In contrast, many young adults indicated that they got most of their information about sex either from porn or from their sex partner. However, this broke down according to gender. About a quarter of young adults said they relied mostly on watching porn to learn how to have sex. Most of these were young men, while young women most commonly reported that they learned about how to have sex while having sex with their boyfriends.

The likelihood of using porn as a source of sexual education also increased with age. There are surely a number of reasons for this. Teens have more limited internet access since they live at home, but young adults mostly live on their own and so have the freedom to watch any material they want.

There also seems to be the issue of what type of information the young person is looking for. Younger teens who aren’t emotionally ready to become sexually active are probably mostly looking for basic information. However, as young people become ready to start their sex lives, they want more specific information about sexual techniques. They no doubt see internet porn as a set of how-to videos.

Porn Is Not a Good Model for Healthy Sexual Behavior
There’s also no doubt that porn is often not a good model for ordinary sexual behavior. However, there’s still plenty of porn that portrays couples making love in a mutually respectful manner. The trick for these young adults is to discern what’s just for show and what reflects “real lovemaking.”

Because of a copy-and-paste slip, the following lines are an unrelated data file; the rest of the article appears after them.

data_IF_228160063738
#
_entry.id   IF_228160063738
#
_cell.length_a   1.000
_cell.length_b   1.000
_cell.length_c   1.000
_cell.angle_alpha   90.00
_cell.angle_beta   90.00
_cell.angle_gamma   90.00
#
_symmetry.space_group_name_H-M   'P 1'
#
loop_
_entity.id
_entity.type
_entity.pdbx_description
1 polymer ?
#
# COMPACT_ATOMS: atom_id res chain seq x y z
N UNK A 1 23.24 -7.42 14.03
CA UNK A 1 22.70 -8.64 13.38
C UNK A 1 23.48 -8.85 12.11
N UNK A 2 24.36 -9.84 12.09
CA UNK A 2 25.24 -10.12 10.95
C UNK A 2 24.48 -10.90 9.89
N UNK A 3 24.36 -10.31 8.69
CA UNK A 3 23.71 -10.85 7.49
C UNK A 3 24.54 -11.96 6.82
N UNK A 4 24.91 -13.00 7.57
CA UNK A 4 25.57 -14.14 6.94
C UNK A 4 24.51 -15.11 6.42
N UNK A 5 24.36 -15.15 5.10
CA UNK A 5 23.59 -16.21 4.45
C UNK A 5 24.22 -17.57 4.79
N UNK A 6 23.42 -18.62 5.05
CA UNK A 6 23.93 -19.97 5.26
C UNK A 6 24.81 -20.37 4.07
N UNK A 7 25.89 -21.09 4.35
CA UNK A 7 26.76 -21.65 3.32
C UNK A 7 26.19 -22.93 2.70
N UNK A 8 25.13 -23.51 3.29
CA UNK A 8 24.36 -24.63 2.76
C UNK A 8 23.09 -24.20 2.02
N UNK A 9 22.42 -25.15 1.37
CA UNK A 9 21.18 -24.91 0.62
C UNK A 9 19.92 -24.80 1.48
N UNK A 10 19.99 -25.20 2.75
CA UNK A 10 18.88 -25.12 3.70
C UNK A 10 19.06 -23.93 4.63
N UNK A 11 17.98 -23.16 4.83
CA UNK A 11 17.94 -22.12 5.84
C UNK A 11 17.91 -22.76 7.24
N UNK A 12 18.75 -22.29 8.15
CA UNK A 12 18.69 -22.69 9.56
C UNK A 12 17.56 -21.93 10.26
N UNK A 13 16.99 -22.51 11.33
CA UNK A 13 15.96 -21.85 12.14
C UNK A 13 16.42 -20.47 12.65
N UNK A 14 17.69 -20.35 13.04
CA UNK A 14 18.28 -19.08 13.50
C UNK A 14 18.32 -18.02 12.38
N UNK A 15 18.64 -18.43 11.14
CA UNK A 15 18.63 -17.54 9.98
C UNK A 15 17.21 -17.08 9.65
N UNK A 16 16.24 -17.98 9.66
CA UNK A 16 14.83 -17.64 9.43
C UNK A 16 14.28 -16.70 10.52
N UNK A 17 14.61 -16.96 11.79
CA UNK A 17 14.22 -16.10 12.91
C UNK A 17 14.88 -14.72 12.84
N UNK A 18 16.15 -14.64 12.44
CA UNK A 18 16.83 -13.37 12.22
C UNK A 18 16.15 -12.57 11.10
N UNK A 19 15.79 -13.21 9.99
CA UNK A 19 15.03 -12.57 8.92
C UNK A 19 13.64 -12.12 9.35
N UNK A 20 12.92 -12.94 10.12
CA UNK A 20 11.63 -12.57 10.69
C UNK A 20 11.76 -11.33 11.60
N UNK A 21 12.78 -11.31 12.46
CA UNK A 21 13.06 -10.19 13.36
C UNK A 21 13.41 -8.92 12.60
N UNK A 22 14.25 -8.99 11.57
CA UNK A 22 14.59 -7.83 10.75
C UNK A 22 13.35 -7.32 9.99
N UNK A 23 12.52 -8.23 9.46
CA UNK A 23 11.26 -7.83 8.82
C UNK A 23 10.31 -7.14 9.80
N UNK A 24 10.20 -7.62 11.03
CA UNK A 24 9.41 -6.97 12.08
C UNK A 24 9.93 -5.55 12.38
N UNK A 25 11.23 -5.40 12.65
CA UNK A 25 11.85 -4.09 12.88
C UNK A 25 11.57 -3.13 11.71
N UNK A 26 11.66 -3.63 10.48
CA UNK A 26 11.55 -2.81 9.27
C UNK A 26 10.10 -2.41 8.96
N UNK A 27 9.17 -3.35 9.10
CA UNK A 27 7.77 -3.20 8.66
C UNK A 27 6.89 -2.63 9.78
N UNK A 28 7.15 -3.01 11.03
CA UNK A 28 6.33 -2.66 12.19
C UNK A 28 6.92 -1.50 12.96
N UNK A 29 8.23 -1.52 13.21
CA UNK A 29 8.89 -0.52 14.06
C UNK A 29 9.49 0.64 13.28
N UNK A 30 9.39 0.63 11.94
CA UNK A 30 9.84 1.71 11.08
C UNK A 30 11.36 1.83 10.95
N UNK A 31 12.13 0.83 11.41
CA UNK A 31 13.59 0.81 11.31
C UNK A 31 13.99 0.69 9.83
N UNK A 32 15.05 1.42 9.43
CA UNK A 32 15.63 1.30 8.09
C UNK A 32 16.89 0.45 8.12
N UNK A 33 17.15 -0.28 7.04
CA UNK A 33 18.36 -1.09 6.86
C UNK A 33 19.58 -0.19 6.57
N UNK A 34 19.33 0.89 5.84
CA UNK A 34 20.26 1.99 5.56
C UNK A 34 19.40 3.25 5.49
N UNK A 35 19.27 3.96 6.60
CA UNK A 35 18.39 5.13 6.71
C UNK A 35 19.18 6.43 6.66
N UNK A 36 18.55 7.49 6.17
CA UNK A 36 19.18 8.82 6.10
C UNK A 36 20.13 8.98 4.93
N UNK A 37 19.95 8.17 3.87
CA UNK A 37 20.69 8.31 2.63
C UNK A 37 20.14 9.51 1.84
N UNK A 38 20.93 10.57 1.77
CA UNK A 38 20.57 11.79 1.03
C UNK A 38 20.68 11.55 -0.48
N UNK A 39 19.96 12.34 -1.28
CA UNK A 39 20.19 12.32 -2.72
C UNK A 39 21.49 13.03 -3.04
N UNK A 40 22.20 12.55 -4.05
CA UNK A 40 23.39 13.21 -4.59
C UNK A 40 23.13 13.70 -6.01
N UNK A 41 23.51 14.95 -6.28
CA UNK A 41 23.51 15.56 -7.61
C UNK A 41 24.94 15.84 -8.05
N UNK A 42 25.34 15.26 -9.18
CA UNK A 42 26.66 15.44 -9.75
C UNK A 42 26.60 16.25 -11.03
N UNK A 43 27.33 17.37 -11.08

In some instances, porn may be the best source of sexual education for young adults. For those youth who find themselves having a same-sex orientation, there are few other sources of information available. Even if they do get information about sex at school or at home, it’s almost always going to be heteronormative in nature. However, watching gay or lesbian porn can help these emerging adults come to terms with their sexual identities.

The state of sex education in the United States is abysmal. Local governments need to throw off the shackles of conservative religion and mandate that accurate and comprehensive sex education be offered at all levels in an age-appropriate format. Furthermore, parents need to understand that even though it can be uncomfortable talking about sex, teens actually appreciate and value such conversations. Until we can be open and honest with our children, we shouldn't wonder why they turn to porn to learn about sex.

References

Rothman, E. F., Beckmeyer, J. J., Herbenick, D., Tsung-Chieh Fu, & Dodge, B. (2021). The prevalence of using pornography for information about how to have sex: Findings from a nationally representative survey of U.S. adolescents and young adults. Archives of Sexual Behavior. Advance online publication. DOI: https://doi.org/10.1007/s10508-020-01877-7